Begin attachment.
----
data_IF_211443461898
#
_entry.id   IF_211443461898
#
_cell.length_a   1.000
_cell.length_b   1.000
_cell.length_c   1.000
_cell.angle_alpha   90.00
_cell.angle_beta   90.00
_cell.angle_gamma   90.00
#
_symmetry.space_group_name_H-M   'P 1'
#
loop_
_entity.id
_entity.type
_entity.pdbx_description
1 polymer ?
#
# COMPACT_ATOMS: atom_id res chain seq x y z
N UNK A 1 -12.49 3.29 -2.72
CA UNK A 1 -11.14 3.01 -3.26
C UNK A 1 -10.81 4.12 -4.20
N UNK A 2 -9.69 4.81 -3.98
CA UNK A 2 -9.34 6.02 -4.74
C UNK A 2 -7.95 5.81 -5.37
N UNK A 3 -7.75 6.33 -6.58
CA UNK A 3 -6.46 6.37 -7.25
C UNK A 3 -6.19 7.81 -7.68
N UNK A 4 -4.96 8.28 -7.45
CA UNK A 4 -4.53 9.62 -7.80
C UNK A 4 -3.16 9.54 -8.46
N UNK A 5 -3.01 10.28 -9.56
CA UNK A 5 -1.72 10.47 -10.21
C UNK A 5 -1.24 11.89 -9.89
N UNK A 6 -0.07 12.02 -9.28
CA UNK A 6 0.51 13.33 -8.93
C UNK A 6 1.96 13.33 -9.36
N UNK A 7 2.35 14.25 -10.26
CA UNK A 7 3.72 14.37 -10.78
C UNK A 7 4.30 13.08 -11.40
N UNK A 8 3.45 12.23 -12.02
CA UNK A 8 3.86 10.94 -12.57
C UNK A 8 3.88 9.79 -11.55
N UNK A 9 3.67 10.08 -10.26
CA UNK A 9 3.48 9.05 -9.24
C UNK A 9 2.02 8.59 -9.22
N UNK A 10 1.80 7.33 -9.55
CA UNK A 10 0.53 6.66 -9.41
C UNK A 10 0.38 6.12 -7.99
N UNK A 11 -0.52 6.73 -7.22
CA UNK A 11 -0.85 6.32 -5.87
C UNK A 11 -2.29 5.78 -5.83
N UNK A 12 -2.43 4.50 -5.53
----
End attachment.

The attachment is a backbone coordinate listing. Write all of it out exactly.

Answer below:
data_IF_211443461898
#
_entry.id   IF_211443461898
#
_cell.length_a   1.000
_cell.length_b   1.000
_cell.length_c   1.000
_cell.angle_alpha   90.00
_cell.angle_beta   90.00
_cell.angle_gamma   90.00
#
_symmetry.space_group_name_H-M   'P 1'
#
loop_
_entity.id
_entity.type
_entity.pdbx_description
1 polymer ?
#
# COMPACT_ATOMS: atom_id res chain seq x y z
N UNK A 1 -12.49 3.29 -2.72
CA UNK A 1 -11.14 3.01 -3.26
C UNK A 1 -10.81 4.12 -4.20
N UNK A 2 -9.69 4.81 -3.98
CA UNK A 2 -9.34 6.02 -4.74
C UNK A 2 -7.95 5.81 -5.37
N UNK A 3 -7.75 6.33 -6.58
CA UNK A 3 -6.46 6.37 -7.25
C UNK A 3 -6.19 7.81 -7.68
N UNK A 4 -4.96 8.28 -7.45
CA UNK A 4 -4.53 9.62 -7.80
C UNK A 4 -3.16 9.54 -8.46
N UNK A 5 -3.01 10.28 -9.56
CA UNK A 5 -1.72 10.47 -10.21
C UNK A 5 -1.24 11.89 -9.89
N UNK A 6 -0.07 12.02 -9.28
CA UNK A 6 0.51 13.33 -8.93
C UNK A 6 1.96 13.33 -9.36
N UNK A 7 2.35 14.25 -10.26
CA UNK A 7 3.72 14.37 -10.78
C UNK A 7 4.30 13.08 -11.40
N UNK A 8 3.45 12.23 -12.02
CA UNK A 8 3.86 10.94 -12.57
C UNK A 8 3.88 9.79 -11.55
N UNK A 9 3.67 10.08 -10.26
CA UNK A 9 3.48 9.05 -9.24
C UNK A 9 2.02 8.59 -9.22
N UNK A 10 1.80 7.33 -9.55
CA UNK A 10 0.53 6.66 -9.41
C UNK A 10 0.38 6.12 -7.99
N UNK A 11 -0.52 6.73 -7.22
CA UNK A 11 -0.85 6.32 -5.87
C UNK A 11 -2.29 5.78 -5.83
N UNK A 12 -2.43 4.50 -5.53